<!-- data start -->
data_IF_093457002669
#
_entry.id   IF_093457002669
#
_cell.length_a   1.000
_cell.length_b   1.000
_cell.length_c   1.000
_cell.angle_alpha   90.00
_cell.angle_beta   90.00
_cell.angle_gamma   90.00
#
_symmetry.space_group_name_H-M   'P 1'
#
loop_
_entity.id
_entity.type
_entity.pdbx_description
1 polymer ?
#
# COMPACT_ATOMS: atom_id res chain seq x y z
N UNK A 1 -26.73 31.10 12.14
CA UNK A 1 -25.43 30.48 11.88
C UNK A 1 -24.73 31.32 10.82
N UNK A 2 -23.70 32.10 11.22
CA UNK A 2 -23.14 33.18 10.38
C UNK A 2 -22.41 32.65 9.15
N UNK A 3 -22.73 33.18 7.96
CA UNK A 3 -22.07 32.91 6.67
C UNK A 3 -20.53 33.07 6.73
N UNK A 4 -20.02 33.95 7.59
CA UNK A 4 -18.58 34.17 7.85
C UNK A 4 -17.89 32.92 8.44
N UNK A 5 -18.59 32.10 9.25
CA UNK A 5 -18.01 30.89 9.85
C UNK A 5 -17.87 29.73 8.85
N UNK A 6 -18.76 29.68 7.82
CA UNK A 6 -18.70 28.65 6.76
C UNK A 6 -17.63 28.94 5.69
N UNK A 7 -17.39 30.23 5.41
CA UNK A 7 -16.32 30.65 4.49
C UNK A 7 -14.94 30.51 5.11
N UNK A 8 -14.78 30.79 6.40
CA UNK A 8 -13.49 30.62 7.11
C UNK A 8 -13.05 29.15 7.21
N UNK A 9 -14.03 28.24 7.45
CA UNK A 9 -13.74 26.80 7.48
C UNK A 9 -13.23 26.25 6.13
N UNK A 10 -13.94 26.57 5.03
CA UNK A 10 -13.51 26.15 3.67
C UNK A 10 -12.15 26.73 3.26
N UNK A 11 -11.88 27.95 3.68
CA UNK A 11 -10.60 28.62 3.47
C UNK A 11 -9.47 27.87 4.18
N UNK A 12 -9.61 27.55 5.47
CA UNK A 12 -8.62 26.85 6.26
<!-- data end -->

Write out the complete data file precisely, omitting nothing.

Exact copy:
data_IF_093457002669
#
_entry.id   IF_093457002669
#
_cell.length_a   1.000
_cell.length_b   1.000
_cell.length_c   1.000
_cell.angle_alpha   90.00
_cell.angle_beta   90.00
_cell.angle_gamma   90.00
#
_symmetry.space_group_name_H-M   'P 1'
#
loop_
_entity.id
_entity.type
_entity.pdbx_description
1 polymer ?
#
# COMPACT_ATOMS: atom_id res chain seq x y z
N UNK A 1 -26.73 31.10 12.14
CA UNK A 1 -25.43 30.48 11.88
C UNK A 1 -24.73 31.32 10.82
N UNK A 2 -23.70 32.10 11.22
CA UNK A 2 -23.14 33.18 10.38
C UNK A 2 -22.41 32.65 9.15
N UNK A 3 -22.73 33.18 7.96
CA UNK A 3 -22.07 32.91 6.67
C UNK A 3 -20.53 33.07 6.73
N UNK A 4 -20.02 33.95 7.59
CA UNK A 4 -18.58 34.17 7.85
C UNK A 4 -17.89 32.92 8.44
N UNK A 5 -18.59 32.10 9.25
CA UNK A 5 -18.01 30.89 9.85
C UNK A 5 -17.87 29.73 8.85
N UNK A 6 -18.76 29.68 7.82
CA UNK A 6 -18.70 28.65 6.76
C UNK A 6 -17.63 28.94 5.69
N UNK A 7 -17.39 30.23 5.41
CA UNK A 7 -16.32 30.65 4.49
C UNK A 7 -14.94 30.51 5.11
N UNK A 8 -14.78 30.79 6.40
CA UNK A 8 -13.49 30.62 7.11
C UNK A 8 -13.05 29.15 7.21
N UNK A 9 -14.03 28.24 7.45
CA UNK A 9 -13.74 26.80 7.48
C UNK A 9 -13.23 26.25 6.13
N UNK A 10 -13.94 26.57 5.03
CA UNK A 10 -13.51 26.15 3.67
C UNK A 10 -12.15 26.73 3.26
N UNK A 11 -11.88 27.95 3.68
CA UNK A 11 -10.60 28.62 3.47
C UNK A 11 -9.47 27.87 4.18
N UNK A 12 -9.61 27.55 5.47
CA UNK A 12 -8.62 26.85 6.26